By KATIE MOEN
For The Westfield Leader
WESTFIELD — A well-loved fifth-grade teacher known for encouraging his students to find their best selves through education and exploration has been chosen as the 2022 recipient of the Westfield Rotary Philhower award, presented each year to an elementary-school teacher who goes above and beyond for their students.
Matthew Cognetti, a Washington elementary-school teacher and Westfield graduate, was presented with his award during Tuesday night’s meeting of the Westfield Board of Education.
Mr. Cognetti was accompanied on Tuesday night by dozens of friends, family members, peers and students, who all gathered to celebrate his success.
“Matt received a number of nominations from parents, students and colleagues,” Washington Elementary Principal Andrew Perry, Ed.D., said, noting that Mr. Cognetti is known around the district for leading overnight trips, mentoring new teachers, volunteering for various school events and creating engaging projects for his students.
One letter that particularly stood out, Dr. Perry said, was written by one of Mr. Cognetti’s current students.
“I feel like I ask too many questions that might have annoyed other teachers or made them get frustrated, but with Mr. Cognetti, I feel like he will help in any way that he can to help me understand it more,” Dr. Perry said, reading from the letter. “In my book, you can’t get a bigger compliment than that.”
According to information provided by the district, The Philhower Fellowship was established in 1993 by the Rotary Club to honor former Westfield Rotarian Charles Philhower and to recognize the importance of teaching in the elementary grades. An educator for more than 50 years, Mr. Philhower, who died in 1962, was supervising principal (superintendent) of Westfield schools for three decades as well as co-founder and past president of the Rotary Club of Westfield.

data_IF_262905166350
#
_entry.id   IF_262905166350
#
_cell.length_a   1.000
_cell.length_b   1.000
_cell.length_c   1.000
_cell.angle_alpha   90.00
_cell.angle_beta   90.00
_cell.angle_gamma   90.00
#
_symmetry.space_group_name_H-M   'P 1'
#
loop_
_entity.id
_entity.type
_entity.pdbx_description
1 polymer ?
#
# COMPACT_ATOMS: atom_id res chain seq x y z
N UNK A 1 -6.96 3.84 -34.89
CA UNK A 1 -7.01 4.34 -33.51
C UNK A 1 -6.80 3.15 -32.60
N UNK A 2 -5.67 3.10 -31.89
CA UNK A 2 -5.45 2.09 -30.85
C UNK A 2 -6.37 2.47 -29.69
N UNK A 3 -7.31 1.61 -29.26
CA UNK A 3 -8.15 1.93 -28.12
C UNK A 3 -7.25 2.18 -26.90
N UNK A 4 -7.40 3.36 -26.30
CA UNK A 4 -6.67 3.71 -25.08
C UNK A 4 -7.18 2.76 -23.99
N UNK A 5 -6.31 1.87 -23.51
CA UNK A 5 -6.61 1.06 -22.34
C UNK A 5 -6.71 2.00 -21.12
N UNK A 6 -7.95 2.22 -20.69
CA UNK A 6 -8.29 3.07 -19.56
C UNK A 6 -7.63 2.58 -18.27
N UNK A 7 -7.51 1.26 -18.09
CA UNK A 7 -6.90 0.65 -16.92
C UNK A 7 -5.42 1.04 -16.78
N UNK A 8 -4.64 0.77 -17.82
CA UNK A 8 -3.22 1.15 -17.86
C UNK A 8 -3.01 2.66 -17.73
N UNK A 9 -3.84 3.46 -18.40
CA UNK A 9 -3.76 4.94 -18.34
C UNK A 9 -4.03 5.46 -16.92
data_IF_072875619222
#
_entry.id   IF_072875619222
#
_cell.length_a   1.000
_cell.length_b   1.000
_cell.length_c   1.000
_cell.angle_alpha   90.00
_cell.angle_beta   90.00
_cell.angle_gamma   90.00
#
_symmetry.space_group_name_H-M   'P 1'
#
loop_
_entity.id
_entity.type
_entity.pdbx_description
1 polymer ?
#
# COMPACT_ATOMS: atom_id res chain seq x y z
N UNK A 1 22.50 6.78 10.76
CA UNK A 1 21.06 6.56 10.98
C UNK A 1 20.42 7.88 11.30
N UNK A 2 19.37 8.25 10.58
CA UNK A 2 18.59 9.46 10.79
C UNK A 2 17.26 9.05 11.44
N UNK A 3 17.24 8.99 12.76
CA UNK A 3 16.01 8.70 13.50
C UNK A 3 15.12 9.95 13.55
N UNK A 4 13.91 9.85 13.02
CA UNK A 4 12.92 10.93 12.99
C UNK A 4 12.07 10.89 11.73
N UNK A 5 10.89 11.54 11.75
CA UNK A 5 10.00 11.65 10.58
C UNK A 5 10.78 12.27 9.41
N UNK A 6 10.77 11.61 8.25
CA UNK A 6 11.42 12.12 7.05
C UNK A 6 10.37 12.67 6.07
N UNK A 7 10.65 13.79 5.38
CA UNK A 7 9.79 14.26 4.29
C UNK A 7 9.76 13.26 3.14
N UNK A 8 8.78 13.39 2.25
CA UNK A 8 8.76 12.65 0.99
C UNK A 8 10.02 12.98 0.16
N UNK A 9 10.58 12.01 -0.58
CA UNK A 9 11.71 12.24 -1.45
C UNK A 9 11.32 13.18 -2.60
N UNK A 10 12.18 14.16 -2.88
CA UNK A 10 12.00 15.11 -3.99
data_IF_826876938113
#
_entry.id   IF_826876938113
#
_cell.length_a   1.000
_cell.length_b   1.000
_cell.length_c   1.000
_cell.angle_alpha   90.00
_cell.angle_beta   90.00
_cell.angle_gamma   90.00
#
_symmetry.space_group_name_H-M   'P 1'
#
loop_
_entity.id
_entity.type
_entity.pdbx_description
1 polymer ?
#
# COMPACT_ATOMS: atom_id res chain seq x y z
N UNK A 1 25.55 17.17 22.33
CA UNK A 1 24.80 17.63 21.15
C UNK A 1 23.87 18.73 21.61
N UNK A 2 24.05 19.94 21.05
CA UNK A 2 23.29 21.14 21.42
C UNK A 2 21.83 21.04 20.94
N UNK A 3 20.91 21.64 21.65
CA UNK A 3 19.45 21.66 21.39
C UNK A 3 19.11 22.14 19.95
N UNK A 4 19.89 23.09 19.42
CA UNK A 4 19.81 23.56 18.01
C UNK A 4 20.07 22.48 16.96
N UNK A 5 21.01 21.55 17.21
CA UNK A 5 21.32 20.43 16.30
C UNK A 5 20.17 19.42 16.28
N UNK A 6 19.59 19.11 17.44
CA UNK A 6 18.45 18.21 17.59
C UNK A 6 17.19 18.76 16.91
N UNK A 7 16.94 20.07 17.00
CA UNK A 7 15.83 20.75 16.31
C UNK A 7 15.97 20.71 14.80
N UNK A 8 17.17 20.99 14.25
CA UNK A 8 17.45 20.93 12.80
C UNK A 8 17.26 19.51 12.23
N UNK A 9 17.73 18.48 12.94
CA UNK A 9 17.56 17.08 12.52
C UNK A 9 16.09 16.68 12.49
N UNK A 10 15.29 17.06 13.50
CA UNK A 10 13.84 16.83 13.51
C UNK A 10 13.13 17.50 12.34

Mr. Cognetti attended Tamaques Elementary School, Edison Intermediate School, and graduated from Westfield High School. He attended Penn State University and Kean University for his undergraduate degree in elementary education and the University of Scranton, where he received a Master’s in Educational Administration.
He has been teaching at Washington Elementary since 2001.
“One of my students recently told me that when she was younger, she wanted to have 26 kids,” Mr. Cognetti said Tuesday, laughing. “Even from a family as large as mine, that’s a lot. I told her that I really didn’t think it was practical, but gave her an even better idea: simply become a teacher. That way, you can have hundreds of kids that you can watch grow and flourish, fall and find ways to pick themselves back up. It is so incredibly rewarding. When I was growing up, I was told that if I found something I loved, I would never work a day in my life. It wasn’t until I became a teacher that I found the truth in that statement.”
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